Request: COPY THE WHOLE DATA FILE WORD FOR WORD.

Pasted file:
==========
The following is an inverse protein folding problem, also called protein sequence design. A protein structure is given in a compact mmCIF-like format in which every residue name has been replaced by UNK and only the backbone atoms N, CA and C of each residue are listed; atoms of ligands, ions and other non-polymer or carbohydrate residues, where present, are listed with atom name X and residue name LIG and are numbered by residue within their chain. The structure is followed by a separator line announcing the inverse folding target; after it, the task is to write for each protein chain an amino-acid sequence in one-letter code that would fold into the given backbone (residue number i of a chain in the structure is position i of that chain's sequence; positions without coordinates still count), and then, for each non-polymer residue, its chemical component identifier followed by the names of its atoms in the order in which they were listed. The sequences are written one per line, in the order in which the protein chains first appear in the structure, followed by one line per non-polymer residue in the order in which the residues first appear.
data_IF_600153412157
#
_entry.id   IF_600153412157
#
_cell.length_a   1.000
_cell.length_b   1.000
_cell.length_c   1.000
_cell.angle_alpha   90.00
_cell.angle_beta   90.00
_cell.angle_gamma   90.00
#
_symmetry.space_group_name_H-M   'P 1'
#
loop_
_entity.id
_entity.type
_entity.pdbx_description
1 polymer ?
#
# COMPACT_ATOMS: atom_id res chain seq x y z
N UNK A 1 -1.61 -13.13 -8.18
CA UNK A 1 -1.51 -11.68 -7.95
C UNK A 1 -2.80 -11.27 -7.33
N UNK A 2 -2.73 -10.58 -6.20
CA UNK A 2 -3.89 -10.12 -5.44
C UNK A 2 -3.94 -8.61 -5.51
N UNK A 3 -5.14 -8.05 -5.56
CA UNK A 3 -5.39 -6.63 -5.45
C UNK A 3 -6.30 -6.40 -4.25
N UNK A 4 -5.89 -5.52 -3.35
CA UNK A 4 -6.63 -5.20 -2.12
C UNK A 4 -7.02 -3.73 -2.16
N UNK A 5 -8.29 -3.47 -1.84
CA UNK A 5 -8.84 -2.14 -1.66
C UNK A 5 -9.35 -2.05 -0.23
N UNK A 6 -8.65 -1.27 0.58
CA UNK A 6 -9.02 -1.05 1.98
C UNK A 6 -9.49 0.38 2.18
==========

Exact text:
The following is an inverse protein folding problem, also called protein sequence design. A protein structure is given in a compact mmCIF-like format in which every residue name has been replaced by UNK and only the backbone atoms N, CA and C of each residue are listed; atoms of ligands, ions and other non-polymer or carbohydrate residues, where present, are listed with atom name X and residue name LIG and are numbered by residue within their chain. The structure is followed by a separator line announcing the inverse folding target; after it, the task is to write for each protein chain an amino-acid sequence in one-letter code that would fold into the given backbone (residue number i of a chain in the structure is position i of that chain's sequence; positions without coordinates still count), and then, for each non-polymer residue, its chemical component identifier followed by the names of its atoms in the order in which they were listed. The sequences are written one per line, in the order in which the protein chains first appear in the structure, followed by one line per non-polymer residue in the order in which the residues first appear.
data_IF_600153412157
#
_entry.id   IF_600153412157
#
_cell.length_a   1.000
_cell.length_b   1.000
_cell.length_c   1.000
_cell.angle_alpha   90.00
_cell.angle_beta   90.00
_cell.angle_gamma   90.00
#
_symmetry.space_group_name_H-M   'P 1'
#
loop_
_entity.id
_entity.type
_entity.pdbx_description
1 polymer ?
#
# COMPACT_ATOMS: atom_id res chain seq x y z
N UNK A 1 -1.61 -13.13 -8.18
CA UNK A 1 -1.51 -11.68 -7.95
C UNK A 1 -2.80 -11.27 -7.33
N UNK A 2 -2.73 -10.58 -6.20
CA UNK A 2 -3.89 -10.12 -5.44
C UNK A 2 -3.94 -8.61 -5.51
N UNK A 3 -5.14 -8.05 -5.56
CA UNK A 3 -5.39 -6.63 -5.45
C UNK A 3 -6.30 -6.40 -4.25
N UNK A 4 -5.89 -5.52 -3.35
CA UNK A 4 -6.63 -5.20 -2.12
C UNK A 4 -7.02 -3.73 -2.16
N UNK A 5 -8.29 -3.47 -1.84
CA UNK A 5 -8.84 -2.14 -1.66
C UNK A 5 -9.35 -2.05 -0.23
N UNK A 6 -8.65 -1.27 0.58
CA UNK A 6 -9.02 -1.05 1.98
C UNK A 6 -9.49 0.38 2.18